This paper brings four new insights into the Purchasing Power Parity (PPP) debate. First, we show that a half-life PPP (HL) model is able to forecast real exchange rates better than the random walk (RW) model at both short and long-term horizons. Second, we find that this result holds if the speed of adjustment to the sample mean is calibrated at reasonable values rather than estimated. Third, we find that it is preferable to calibrate, rather than to elicit as a prior, the parameter determining the speed of adjustment to PPP. Fourth, for most currencies in our sample, the HL model ...
Globalization Institute Working Papers , Paper 229

Working Paper
A monetary model of the exchange rate with informational frictions

Data for the U.S. and the Euro area during the post-Bretton Woods period shows that nominal and real exchange rates are more volatile than consumption, very persistent, and highly correlated with each other. Standard models with nominal rigidities match reasonably well the volatility and persistence of the nominal exchange rate, but require an average contract duration above 4 quarters to approximate the real exchange rate counterparts. I propose a two-country model with financial intermediaries and argue that: First, sticky and asymmetric information introduces a lag in the consumption ...
Globalization Institute Working Papers , Paper 02

Working Paper
The real exchange rate in sticky price models: does investment matter?

This paper re-examines the ability of sticky-price models to generate volatile and persistent real exchange rates. We use a DSGE framework with pricing-to-market akin to those in Chari, et al. (2002) and Steinsson (2008) to illustrate the link between real exchange rate dynamics and what the model assumes about physical capital. We show that adding capital accumulation to the model facilitates consumption smoothing and significantly impedes the model's ability to generate volatile real exchange rates. Our analysis, therefore, caveats the results in Steinsson (2008) who shows how real shocks ...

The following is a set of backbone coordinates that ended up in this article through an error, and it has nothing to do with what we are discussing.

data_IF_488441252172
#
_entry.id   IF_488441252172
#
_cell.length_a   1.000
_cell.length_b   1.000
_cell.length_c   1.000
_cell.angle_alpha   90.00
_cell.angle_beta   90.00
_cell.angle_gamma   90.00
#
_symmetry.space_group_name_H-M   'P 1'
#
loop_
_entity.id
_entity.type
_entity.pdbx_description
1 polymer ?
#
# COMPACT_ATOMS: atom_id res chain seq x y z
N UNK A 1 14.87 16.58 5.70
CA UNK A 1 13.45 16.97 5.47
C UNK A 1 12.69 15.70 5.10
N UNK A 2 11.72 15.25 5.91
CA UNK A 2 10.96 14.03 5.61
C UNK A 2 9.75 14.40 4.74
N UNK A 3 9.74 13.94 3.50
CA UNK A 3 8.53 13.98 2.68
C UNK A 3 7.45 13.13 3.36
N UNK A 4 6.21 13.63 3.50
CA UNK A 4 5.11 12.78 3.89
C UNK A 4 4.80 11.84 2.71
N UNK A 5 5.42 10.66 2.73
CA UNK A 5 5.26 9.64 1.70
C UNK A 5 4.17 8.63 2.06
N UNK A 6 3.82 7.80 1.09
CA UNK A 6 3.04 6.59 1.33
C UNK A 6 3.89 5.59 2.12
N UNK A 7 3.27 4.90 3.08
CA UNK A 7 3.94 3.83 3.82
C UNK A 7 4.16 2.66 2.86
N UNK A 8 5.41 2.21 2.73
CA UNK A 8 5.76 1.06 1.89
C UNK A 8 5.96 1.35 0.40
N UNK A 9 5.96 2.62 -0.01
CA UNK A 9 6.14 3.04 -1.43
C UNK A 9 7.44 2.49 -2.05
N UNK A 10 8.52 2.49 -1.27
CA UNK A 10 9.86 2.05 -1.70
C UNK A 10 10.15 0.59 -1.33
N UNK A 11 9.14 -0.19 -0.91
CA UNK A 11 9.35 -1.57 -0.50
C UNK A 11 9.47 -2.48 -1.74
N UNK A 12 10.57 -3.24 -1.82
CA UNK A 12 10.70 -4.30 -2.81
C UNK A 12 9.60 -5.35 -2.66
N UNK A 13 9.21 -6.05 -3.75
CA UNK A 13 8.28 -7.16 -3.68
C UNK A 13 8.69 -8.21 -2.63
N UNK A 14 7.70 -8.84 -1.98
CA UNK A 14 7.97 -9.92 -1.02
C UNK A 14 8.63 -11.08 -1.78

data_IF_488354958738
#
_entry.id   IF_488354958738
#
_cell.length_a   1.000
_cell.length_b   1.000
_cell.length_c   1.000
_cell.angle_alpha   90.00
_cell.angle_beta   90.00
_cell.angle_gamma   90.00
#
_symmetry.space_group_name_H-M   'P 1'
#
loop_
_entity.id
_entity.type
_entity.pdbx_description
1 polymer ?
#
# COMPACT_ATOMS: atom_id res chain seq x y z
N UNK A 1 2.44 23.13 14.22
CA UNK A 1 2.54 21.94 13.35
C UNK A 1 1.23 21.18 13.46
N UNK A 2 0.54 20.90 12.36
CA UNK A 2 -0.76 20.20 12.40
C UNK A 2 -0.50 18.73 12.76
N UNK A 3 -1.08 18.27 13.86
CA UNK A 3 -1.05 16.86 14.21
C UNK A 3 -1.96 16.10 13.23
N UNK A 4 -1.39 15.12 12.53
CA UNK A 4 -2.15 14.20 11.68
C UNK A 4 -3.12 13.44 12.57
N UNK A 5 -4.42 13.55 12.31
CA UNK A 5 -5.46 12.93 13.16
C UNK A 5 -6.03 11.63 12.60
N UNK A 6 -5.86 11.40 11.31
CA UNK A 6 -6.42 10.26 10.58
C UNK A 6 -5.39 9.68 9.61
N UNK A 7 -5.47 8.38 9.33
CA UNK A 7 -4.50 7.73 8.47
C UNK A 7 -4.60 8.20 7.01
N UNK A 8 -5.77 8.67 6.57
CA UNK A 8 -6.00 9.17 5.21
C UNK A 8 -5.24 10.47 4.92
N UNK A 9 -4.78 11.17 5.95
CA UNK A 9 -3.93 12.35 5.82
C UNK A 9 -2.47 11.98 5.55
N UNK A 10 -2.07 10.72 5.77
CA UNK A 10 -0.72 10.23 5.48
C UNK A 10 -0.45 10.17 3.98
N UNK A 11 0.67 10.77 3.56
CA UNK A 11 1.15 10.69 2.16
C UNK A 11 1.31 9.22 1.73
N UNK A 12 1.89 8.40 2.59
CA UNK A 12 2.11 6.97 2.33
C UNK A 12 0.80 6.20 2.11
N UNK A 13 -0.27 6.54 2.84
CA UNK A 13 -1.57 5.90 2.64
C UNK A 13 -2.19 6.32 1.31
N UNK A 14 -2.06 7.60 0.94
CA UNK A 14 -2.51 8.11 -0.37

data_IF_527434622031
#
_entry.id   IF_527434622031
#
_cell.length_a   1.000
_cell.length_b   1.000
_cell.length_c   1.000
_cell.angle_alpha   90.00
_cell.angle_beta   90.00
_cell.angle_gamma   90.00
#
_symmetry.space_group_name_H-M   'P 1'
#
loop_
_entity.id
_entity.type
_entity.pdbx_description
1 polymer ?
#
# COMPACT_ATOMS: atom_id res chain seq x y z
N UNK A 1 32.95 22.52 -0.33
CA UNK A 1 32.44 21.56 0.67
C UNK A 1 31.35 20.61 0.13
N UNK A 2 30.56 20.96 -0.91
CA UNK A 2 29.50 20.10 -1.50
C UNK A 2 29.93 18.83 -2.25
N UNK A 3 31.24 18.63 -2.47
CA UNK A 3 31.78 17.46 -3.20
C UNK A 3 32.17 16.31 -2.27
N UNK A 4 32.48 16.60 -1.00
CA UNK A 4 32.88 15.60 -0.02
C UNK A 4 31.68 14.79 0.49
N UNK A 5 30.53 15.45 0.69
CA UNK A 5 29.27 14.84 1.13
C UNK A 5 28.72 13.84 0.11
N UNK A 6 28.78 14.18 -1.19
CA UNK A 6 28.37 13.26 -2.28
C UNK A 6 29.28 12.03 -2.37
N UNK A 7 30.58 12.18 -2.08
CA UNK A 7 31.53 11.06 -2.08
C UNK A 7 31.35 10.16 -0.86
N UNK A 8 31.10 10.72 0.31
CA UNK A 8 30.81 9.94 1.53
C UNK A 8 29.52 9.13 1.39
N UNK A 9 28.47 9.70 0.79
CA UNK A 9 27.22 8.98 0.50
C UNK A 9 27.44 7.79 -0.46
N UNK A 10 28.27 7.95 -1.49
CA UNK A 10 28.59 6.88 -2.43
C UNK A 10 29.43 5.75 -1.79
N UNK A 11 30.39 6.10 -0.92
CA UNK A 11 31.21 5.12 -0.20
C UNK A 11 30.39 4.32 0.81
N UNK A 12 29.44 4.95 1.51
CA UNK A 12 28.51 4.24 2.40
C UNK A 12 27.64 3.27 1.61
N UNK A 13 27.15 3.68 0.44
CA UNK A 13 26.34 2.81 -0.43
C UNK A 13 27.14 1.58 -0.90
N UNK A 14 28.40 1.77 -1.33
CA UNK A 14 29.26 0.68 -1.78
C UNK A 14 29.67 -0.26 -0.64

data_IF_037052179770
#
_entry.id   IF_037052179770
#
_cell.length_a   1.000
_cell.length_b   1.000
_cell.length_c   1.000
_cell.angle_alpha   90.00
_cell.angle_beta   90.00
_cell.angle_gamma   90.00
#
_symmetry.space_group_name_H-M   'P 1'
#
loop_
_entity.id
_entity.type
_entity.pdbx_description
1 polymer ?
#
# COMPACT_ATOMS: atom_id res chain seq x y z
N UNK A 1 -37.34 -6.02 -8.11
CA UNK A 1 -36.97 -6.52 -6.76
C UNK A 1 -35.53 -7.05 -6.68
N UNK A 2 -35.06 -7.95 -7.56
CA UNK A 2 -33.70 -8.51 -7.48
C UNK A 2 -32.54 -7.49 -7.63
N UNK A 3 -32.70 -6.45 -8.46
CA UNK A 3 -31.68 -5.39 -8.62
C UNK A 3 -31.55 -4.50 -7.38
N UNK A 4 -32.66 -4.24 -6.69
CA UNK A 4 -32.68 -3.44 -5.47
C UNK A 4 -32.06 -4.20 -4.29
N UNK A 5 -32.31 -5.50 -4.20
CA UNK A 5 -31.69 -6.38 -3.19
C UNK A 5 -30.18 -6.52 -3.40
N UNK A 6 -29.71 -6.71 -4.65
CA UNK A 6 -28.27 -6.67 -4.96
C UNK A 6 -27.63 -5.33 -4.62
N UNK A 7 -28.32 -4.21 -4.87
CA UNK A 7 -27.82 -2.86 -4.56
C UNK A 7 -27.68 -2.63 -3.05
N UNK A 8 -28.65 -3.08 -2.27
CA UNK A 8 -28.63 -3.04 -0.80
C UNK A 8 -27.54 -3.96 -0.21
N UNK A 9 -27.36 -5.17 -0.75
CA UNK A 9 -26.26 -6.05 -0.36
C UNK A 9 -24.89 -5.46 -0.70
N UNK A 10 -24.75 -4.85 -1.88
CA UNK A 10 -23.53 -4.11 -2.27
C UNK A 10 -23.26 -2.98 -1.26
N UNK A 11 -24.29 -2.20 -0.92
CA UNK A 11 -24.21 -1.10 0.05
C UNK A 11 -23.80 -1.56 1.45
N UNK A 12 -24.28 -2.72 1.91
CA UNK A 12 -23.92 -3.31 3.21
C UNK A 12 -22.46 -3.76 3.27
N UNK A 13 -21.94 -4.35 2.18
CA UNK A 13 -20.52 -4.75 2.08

Globalization Institute Working Papers , Paper 17

Working Paper
Investment and trade patterns in a sticky-price, open-economy model

This paper develops a tractable two-country DSGE model with sticky prices la Calvo (1983) and local-currency pricing. We analyze the capital investment decision in the presence of adjustment costs of two types, the capital adjustment cost (CAC) specification and the investment adjustment cost (IAC) specification. We compare the investment and trade patterns with adjustment costs against those of a model without adjustment costs and with (quasi-) flexible prices. We show that having adjustment costs results into more volatile consumption and net exports, and less volatile investment. We ...